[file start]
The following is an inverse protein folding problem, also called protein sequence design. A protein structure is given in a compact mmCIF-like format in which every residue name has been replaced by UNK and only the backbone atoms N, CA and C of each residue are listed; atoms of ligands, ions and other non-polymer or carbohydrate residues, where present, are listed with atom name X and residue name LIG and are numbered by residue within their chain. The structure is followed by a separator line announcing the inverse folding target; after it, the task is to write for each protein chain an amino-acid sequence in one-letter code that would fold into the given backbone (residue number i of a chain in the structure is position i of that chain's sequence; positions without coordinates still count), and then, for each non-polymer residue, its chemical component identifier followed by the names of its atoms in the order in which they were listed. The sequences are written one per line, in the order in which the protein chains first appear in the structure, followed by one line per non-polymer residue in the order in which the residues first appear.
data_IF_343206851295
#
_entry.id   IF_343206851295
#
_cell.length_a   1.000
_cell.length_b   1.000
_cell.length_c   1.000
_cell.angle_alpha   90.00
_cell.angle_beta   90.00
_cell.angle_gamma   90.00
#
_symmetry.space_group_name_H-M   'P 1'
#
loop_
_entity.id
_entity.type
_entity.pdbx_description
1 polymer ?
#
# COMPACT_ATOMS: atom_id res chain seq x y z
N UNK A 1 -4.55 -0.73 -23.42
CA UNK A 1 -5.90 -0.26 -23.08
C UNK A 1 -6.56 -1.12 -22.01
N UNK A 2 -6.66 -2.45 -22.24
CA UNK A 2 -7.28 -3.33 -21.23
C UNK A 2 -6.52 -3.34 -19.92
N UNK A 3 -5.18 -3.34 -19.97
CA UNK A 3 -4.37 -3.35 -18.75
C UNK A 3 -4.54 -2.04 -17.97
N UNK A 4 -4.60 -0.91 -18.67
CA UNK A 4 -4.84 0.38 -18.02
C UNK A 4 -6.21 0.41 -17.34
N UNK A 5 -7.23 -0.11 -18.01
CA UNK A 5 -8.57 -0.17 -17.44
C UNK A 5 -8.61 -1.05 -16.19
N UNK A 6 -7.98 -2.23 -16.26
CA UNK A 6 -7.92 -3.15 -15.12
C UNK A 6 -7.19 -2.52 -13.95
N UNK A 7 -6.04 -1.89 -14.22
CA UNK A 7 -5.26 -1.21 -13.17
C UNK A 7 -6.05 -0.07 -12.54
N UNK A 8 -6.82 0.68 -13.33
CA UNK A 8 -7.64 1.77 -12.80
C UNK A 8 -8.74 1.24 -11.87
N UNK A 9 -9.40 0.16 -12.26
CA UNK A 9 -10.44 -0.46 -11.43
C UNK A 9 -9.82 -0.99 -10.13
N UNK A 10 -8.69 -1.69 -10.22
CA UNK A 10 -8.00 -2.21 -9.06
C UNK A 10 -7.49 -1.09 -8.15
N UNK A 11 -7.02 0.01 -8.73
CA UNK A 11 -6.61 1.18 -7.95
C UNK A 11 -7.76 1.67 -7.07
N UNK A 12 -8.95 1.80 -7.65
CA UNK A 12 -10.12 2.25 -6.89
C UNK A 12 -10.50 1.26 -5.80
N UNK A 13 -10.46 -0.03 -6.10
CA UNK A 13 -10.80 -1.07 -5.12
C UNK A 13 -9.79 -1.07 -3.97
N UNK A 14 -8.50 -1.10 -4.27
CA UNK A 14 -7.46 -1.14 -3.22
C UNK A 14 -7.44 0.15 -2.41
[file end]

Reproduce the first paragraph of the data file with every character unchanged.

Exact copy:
The following is an inverse protein folding problem, also called protein sequence design. A protein structure is given in a compact mmCIF-like format in which every residue name has been replaced by UNK and only the backbone atoms N, CA and C of each residue are listed; atoms of ligands, ions and other non-polymer or carbohydrate residues, where present, are listed with atom name X and residue name LIG and are numbered by residue within their chain. The structure is followed by a separator line announcing the inverse folding target; after it, the task is to write for each protein chain an amino-acid sequence in one-letter code that would fold into the given backbone (residue number i of a chain in the structure is position i of that chain's sequence; positions without coordinates still count), and then, for each non-polymer residue, its chemical component identifier followed by the names of its atoms in the order in which they were listed. The sequences are written one per line, in the order in which the protein chains first appear in the structure, followed by one line per non-polymer residue in the order in which the residues first appear.